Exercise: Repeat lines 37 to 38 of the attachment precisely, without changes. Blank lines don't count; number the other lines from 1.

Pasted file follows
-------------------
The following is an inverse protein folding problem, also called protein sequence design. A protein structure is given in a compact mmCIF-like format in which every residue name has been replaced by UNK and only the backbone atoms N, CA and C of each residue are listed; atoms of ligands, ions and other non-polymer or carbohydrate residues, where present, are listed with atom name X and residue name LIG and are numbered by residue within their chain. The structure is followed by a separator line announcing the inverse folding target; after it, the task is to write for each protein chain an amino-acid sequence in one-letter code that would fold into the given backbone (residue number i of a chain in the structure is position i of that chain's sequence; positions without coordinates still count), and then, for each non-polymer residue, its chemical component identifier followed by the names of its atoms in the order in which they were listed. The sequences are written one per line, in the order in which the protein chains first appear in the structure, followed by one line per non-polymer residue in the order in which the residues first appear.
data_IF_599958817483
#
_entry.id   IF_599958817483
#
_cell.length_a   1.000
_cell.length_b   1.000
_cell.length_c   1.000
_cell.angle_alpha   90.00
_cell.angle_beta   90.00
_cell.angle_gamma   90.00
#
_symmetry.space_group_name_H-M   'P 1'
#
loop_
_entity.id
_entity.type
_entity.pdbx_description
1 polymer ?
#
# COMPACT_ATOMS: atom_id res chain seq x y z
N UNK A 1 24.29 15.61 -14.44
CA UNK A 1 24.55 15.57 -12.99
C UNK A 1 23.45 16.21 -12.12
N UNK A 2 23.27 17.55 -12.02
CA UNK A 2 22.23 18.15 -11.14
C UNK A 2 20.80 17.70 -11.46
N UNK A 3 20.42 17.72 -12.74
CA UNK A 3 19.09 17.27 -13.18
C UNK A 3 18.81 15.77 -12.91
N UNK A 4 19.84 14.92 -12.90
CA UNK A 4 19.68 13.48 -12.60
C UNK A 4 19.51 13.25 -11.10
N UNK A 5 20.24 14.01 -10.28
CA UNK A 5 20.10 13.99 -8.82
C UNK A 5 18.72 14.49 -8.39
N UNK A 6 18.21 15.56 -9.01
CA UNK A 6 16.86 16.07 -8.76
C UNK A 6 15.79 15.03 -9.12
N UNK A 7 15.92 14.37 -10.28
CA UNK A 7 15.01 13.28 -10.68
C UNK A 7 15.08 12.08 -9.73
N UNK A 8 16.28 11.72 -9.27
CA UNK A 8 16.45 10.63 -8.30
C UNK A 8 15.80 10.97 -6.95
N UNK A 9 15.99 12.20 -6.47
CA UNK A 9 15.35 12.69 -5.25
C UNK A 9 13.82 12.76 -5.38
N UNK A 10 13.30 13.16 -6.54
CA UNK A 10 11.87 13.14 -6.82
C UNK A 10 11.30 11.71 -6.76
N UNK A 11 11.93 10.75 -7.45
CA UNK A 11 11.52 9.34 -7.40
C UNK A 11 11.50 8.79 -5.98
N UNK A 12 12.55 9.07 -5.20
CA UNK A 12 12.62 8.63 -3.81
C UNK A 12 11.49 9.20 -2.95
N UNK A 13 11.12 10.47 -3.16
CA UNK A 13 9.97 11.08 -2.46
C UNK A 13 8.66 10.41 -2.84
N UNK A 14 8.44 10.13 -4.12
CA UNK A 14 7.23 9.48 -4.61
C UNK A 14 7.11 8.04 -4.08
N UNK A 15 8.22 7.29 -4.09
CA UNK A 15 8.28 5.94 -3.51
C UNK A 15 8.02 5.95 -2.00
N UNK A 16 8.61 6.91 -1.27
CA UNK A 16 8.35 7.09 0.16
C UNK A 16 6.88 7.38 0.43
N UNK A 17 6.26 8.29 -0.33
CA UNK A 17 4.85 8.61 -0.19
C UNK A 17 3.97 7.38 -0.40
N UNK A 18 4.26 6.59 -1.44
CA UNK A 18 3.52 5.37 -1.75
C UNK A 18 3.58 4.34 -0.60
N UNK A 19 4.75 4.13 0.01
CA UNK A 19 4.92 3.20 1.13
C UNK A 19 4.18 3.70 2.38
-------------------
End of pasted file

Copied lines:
N UNK A 6 18.21 15.56 -9.01
CA UNK A 6 16.86 16.07 -8.76